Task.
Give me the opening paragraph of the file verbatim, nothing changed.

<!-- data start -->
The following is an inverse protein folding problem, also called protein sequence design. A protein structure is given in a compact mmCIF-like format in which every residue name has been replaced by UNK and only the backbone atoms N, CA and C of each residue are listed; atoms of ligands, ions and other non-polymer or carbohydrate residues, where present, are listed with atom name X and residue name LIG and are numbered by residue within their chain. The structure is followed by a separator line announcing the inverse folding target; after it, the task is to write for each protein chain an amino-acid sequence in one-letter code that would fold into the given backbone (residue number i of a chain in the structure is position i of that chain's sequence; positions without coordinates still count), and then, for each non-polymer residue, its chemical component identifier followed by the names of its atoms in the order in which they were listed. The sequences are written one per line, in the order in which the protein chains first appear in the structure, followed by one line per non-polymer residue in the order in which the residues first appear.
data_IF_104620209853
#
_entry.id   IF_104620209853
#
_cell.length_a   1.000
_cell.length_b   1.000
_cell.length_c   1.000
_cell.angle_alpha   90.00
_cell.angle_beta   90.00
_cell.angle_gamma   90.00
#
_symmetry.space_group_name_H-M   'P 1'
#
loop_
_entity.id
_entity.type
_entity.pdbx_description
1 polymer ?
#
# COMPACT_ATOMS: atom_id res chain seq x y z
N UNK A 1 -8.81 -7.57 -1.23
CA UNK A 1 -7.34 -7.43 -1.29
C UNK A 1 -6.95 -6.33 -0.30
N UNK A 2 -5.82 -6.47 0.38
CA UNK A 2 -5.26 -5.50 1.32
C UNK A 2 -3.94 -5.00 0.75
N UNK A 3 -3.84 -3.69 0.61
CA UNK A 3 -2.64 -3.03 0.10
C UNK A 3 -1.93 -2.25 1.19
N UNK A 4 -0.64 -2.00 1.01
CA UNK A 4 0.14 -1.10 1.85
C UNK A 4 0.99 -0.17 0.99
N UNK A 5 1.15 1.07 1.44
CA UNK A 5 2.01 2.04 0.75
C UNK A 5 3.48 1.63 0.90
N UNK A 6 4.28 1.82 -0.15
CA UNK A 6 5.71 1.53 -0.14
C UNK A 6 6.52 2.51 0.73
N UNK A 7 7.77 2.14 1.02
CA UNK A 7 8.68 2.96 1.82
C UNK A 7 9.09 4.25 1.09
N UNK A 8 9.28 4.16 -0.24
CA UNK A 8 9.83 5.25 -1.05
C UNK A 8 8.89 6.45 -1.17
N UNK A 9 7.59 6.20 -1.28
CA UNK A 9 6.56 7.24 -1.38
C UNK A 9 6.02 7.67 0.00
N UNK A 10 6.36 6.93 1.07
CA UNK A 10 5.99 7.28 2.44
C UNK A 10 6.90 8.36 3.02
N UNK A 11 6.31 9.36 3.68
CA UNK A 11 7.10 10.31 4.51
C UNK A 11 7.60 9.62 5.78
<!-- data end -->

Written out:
The following is an inverse protein folding problem, also called protein sequence design. A protein structure is given in a compact mmCIF-like format in which every residue name has been replaced by UNK and only the backbone atoms N, CA and C of each residue are listed; atoms of ligands, ions and other non-polymer or carbohydrate residues, where present, are listed with atom name X and residue name LIG and are numbered by residue within their chain. The structure is followed by a separator line announcing the inverse folding target; after it, the task is to write for each protein chain an amino-acid sequence in one-letter code that would fold into the given backbone (residue number i of a chain in the structure is position i of that chain's sequence; positions without coordinates still count), and then, for each non-polymer residue, its chemical component identifier followed by the names of its atoms in the order in which they were listed. The sequences are written one per line, in the order in which the protein chains first appear in the structure, followed by one line per non-polymer residue in the order in which the residues first appear.